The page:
Composite Indexes: No equality clause     What if where clause is:      • where a>100 and       a<200 and b>100;     Which...
Composite Indexes: No equality clause     What if where clause is:      • where a>100 and                 a<200 and b>100;...
Q: where b>=5 and a>150;      a    b     c    b,a     a     100   5    45   5,100   100     101   6     2   5,156   156   ...
Q: where b>=5 and a>150;      a    b     c    b,a     a     100   5    45   5,100   100     101   6     2   5,156   156   ...
Q: where b>=5 and a>150;      a    b     c    b,a     a     100   5    45   5,100   100     101   6     2   5,156   156   ...
Composite Indexes: Another example       WHERE clause: b=5 and c=100           • key(b,a,c) is as good as key(b), because ...
Composite Indexes: Another example       WHERE clause: b=5 and c=100           • key(b,a,c) is as good as key(b), because ...
Rule 1: Recap     Goal is to reduce rows retrieved      • Create composite indexes based on where clause      • Place equa...
Rule 2Avoid Point Queries
Rule 2: Avoid point queries     Table:      • create table foo (a int, b int, c int,        primary key(a), key(b));     Q...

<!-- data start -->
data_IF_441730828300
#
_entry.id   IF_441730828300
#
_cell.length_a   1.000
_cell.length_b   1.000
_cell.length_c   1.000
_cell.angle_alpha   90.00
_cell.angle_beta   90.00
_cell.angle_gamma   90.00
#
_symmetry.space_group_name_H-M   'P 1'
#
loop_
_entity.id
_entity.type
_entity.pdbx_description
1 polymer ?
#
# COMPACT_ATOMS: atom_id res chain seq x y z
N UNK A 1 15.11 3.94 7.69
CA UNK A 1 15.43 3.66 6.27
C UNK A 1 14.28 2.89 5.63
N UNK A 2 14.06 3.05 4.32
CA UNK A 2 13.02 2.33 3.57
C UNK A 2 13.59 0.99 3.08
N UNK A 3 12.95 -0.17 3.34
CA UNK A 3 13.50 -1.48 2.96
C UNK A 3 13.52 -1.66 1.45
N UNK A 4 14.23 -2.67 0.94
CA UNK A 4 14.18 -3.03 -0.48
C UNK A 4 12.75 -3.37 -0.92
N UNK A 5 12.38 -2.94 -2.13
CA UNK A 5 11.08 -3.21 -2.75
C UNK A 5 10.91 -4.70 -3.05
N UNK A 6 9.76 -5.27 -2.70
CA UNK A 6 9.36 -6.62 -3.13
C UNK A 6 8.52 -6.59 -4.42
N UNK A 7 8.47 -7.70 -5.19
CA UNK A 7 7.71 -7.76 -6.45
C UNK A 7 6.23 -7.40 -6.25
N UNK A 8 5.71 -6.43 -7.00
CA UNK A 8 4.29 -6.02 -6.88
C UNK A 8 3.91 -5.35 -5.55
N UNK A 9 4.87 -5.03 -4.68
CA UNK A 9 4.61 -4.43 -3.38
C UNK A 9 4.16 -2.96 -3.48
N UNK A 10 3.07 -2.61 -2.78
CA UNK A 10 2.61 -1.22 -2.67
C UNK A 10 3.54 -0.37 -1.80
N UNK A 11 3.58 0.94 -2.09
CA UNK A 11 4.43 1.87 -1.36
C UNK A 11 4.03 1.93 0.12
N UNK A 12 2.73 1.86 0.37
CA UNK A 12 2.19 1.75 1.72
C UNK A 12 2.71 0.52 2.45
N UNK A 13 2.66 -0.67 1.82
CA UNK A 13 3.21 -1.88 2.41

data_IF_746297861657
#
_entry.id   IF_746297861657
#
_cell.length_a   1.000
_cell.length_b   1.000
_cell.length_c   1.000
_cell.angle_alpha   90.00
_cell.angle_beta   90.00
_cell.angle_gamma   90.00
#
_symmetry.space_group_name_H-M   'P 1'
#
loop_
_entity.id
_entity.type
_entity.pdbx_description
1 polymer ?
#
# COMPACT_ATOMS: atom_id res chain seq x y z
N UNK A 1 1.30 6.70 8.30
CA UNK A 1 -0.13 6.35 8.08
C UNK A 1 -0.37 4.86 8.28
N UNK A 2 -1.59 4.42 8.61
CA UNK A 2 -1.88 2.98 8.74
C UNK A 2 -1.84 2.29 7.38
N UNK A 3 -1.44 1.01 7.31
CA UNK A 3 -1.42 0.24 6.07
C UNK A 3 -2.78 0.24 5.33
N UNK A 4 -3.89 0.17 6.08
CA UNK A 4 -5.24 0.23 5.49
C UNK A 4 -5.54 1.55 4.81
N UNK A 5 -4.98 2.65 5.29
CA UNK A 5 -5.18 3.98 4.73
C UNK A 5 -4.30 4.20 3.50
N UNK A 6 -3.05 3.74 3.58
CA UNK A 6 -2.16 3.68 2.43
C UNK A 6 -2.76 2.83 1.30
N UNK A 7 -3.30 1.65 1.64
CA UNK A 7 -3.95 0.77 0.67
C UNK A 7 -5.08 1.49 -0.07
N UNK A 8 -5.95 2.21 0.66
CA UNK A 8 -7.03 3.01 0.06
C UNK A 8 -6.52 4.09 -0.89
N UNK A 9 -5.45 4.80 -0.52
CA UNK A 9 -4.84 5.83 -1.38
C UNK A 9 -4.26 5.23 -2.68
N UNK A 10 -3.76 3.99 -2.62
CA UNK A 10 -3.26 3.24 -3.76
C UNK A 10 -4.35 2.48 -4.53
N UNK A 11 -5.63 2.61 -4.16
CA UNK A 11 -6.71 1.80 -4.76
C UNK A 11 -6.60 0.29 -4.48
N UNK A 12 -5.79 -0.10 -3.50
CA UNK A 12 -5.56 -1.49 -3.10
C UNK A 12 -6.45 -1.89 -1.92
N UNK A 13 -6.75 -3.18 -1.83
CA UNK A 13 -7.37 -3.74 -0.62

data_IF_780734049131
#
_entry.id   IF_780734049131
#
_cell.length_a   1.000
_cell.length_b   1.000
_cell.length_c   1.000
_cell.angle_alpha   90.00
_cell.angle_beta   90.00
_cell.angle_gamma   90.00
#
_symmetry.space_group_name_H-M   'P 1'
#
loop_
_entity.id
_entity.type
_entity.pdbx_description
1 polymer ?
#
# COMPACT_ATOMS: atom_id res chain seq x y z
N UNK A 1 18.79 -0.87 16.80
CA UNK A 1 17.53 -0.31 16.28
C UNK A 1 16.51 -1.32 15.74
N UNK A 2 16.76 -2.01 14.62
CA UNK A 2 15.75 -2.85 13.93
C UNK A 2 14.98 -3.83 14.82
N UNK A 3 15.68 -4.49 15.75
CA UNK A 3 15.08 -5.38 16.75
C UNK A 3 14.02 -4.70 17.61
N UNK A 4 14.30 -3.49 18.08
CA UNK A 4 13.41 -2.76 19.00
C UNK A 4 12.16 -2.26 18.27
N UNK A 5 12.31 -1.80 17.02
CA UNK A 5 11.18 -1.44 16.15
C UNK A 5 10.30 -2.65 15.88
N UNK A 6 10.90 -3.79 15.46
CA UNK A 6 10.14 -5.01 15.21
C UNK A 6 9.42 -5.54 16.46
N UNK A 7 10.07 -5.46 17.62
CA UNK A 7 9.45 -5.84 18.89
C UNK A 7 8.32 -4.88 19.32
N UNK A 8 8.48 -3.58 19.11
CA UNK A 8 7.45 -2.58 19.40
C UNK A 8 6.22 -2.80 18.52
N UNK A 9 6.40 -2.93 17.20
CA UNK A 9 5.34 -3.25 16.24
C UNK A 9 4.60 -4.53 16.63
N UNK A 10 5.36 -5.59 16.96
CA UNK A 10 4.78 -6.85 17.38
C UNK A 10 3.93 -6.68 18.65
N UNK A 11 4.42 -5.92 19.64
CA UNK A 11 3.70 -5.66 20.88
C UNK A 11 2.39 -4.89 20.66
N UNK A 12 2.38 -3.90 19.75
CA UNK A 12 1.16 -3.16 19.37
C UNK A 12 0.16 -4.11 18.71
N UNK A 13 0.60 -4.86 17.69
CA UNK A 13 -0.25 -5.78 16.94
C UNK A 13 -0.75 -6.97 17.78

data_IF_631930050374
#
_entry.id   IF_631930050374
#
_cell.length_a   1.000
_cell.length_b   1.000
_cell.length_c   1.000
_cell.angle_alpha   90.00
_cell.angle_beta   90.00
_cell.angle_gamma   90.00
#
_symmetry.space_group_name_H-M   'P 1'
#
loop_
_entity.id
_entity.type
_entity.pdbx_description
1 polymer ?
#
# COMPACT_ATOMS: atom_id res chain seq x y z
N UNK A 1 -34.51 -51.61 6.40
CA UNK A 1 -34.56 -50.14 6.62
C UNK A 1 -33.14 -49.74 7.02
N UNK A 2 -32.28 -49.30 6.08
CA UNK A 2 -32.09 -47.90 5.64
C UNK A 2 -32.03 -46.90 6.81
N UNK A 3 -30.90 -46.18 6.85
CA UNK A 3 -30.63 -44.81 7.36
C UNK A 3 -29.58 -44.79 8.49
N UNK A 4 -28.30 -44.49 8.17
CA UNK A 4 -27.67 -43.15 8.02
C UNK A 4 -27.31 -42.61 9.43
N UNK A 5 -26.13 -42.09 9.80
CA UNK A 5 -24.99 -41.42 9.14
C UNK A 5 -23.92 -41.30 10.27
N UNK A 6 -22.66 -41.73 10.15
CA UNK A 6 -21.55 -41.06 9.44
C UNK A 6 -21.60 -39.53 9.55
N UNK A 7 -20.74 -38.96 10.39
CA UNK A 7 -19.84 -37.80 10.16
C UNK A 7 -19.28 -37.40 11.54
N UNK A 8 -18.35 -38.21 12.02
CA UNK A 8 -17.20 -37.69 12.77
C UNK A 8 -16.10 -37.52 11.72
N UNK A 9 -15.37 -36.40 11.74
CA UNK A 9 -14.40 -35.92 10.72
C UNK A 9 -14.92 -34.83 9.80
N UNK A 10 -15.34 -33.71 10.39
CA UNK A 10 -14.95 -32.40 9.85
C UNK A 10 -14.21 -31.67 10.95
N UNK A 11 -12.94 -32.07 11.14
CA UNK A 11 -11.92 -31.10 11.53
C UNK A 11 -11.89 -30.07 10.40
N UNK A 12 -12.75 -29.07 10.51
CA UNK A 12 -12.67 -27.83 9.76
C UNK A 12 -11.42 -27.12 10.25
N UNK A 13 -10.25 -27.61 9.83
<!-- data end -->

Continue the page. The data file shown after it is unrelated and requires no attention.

Q: sum(c) where b>50;      a      b     c     b    a     100     5    45     5   100     101    92     2     6   165     1...
Q: sum(c) where b>50;                                      56   156                                      56   256      a  ...
Rule 2: Avoid Point Queries     Table:      • create table foo (a int, b int, c int,        primary key(a), key(b));     Q...
Q: sum(c) where b>50;      a      b     c     b    a     100     5    45     5   100     101    92     2     6   165     1...
Q: sum(c) where b>50;                                   100     5    45      a      b     c     b    a                    ...
Rule 2: Avoid Point Queries     Table:      • create table foo (a int, b int, c int,        primary key(a), key(b));     Q...
Q: sum(c) where b>50;      a      b     c     b,c     a     100     5    45    5,45    100     101    92     2     6,2    ...
Q: sum(c) where b>50;      a      b     c     b,c     a     100     5    45    5,45    100     101    92     2     6,2    ...
Covering Index     An index covers a query if the index has enough     information to answer the query.     Examples:     ...
How to build a covering index     Add every field from the select      • Not just where clause     Q: select c,d from foo w...
What if Primary Key matches where?     Q: select sum(c) from foo where b>100     and b<200;     Schema: create table foo (...
What’s a Clustering Index     What if primary key doesn’t match the where     clause?      • Ideally, you should be able t...
Clustering Indexes in Action     Q: select sum(c) from foo where b<100;     Q: select sum(d) from foo where b>200;     Q: ...
Clustering Indexes in Action     Q: select sum(c) from foo where b<100;     Q: select sum(d) from foo where b>200;     Q: ...
More on clustering: Index Merge     We had example:      • create table foo(a int, b int, c int);      • select sum(c) fro...
Query Plans     Merge plan:      • Scan 200,000 rows in key(a) where a<150      • Scan 100,000 rows in key(b) where b=10  ...